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Bottom line

Economic experts believe that the way to solve this growing menace is for Nigeria to promote free markets and support large scale exports from the Agricultural, Mining, and Technology sectors. The country should tap into its raw diamond which is “intellectual services” to develop a knowledge economy.

Nigeria can draw lessons from India, which has performed remarkably well in creating an outsourcing and knowledge-based economy valued at over 150 billion dollars per annum. This has put India on the technology map, as a destination of low-cost but high-quality technical services, helping the densely populated nation to generate sufficient economic ripple effect to drive job and wealth creation.

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Exclusives

Three things Nigerians can learn from Warren Buffet’s latest letter

Three things we learned from Berkshire Hathaway’s (Warren Buffet’s) 2020 letter to shareholders.

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warren-buffett, Young Investors, Here’s why Warren Buffet's $4.6m lunch with Bitcoin entrepreneur is experiencing delay , What Warren Buffet will do if he traded Nigerian stocks

Three things we learned from Berkshire Hathaway’s (Warren Buffet’s) 2020 letter to shareholders.

Warren Buffet (Sage of Omaha) recently released his annual letter to Berkshire Hathaway’s shareholders providing a recap of 2020 performance, as well as, giving his general perspective of his company’s journey.

Investors all around the globe fall over themselves to pay attention to what Mr. Buffet says, as well as how his portfolio of companies are performing. Just to learn as much as possible from one of the world’s most successful investors to date.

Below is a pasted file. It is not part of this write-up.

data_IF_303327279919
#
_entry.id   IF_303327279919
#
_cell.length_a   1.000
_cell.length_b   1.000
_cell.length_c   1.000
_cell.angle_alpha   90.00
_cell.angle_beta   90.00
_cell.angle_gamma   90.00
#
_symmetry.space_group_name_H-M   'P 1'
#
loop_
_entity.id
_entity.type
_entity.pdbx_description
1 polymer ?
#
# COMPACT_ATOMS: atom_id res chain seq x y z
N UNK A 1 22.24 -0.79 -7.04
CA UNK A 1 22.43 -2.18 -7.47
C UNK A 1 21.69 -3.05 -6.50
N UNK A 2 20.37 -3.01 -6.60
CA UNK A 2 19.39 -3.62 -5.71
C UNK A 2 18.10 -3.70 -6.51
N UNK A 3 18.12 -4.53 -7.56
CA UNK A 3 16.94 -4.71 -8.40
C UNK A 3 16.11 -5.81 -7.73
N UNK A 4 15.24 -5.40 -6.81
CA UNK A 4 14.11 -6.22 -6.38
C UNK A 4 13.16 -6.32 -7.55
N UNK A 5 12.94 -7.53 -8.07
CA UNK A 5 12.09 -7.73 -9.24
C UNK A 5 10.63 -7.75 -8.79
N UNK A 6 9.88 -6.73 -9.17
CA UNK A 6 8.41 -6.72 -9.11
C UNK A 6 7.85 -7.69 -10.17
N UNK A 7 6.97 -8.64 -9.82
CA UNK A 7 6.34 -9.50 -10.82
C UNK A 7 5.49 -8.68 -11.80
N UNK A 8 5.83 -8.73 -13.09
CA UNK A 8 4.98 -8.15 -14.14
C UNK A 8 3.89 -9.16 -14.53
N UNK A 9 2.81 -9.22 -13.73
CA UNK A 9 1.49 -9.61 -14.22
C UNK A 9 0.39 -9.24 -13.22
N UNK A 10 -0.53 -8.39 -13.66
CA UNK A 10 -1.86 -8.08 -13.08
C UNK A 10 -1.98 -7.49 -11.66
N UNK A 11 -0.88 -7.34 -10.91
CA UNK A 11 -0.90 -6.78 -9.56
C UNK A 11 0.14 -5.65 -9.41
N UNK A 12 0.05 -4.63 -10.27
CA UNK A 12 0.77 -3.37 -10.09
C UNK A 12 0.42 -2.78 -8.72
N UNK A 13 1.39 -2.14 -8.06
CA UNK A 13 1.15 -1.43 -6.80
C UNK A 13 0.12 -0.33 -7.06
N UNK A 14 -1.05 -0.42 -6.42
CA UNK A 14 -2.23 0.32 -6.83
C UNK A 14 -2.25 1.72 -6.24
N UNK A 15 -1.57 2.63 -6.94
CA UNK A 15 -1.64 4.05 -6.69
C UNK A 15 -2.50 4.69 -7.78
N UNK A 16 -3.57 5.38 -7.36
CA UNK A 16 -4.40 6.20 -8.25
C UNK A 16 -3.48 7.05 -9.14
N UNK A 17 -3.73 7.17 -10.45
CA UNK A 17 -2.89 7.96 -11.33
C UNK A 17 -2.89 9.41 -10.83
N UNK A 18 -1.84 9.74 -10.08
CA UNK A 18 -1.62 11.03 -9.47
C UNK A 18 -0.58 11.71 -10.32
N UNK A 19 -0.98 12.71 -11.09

We at Nairametrics are no different and in this article, we will share some key business takeaways from the 2020 letter.

READ: Young Investors can learn these tips from Warren Buffet

1. Compounding still makes you rich

Just in case some investors momentarily forget about the power of compounding and consistency in investments, the very first page of Mr. Buffet’s letter serves up a timely reminder.

Specifically, since 1965 to 2020, the market value of Berkshire Hathaway’s stock has grown at a compounded rate of 20%. This is remarkable given that very few companies last that long (55 years) let alone provide such returns in US dollars over such a period of time. Even the S&P 500 with dividends included compounded at 10% (which is no small feat in of itself).

This lesson here is that for Retail investors, SMEs, startups, the power of compounding doesn’t need to be continually reminded, it needs to be a primary focus as you seek to deploy capital.

READ: Analysts pick Nigerian stocks Warren Buffett may likely buy

For context, in 1965 our dear country Nigeria had approximately $240million in external reserves.

  • If only 1% (i.e. $2.4million) had been invested in the S&P500 index and kept in a fund, the value of that fund today will be $56.3billion.
  • Alternatively, if only 0.05% ($1.2million) had been invested in Berkshire Hathaway stock and kept in a fund, the value of that fund today will be worth $67.45billion.

You can learn more about the power of compounding and here also.

2. Always focus on your CORE objectives and Key results

In 2020, Berkshire Hathaway earned USD$45billion of which $21.9b was operating income, $4.9b was unrealized gain, $26.7b was unrealized gain partially offset by $11b loss write-down.

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Despite the huge unrealized gain of $26.7b, Mr. Buffet in his typical style was dismissive of unrealized gains but rather was quick to point out that his core objectives of growing operating income and acquiring good companies were not met in 2020!!!.

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  • “Operating earnings are what count most, even during periods when they are not the largest item in our GAAP total. Our focus at Berkshire is both to increase this segment of our income and to acquire large and favorably-situated businesses. Last year, however, we met neither goal: Berkshire made no sizable acquisitions and operating earnings fell 9%. We did, though, increase Berkshire’s per-share intrinsic value by both retaining earnings and repurchasing about 5% of our shares.”

READ: Why Warren Buffett’s company is buying shares of a gold mining company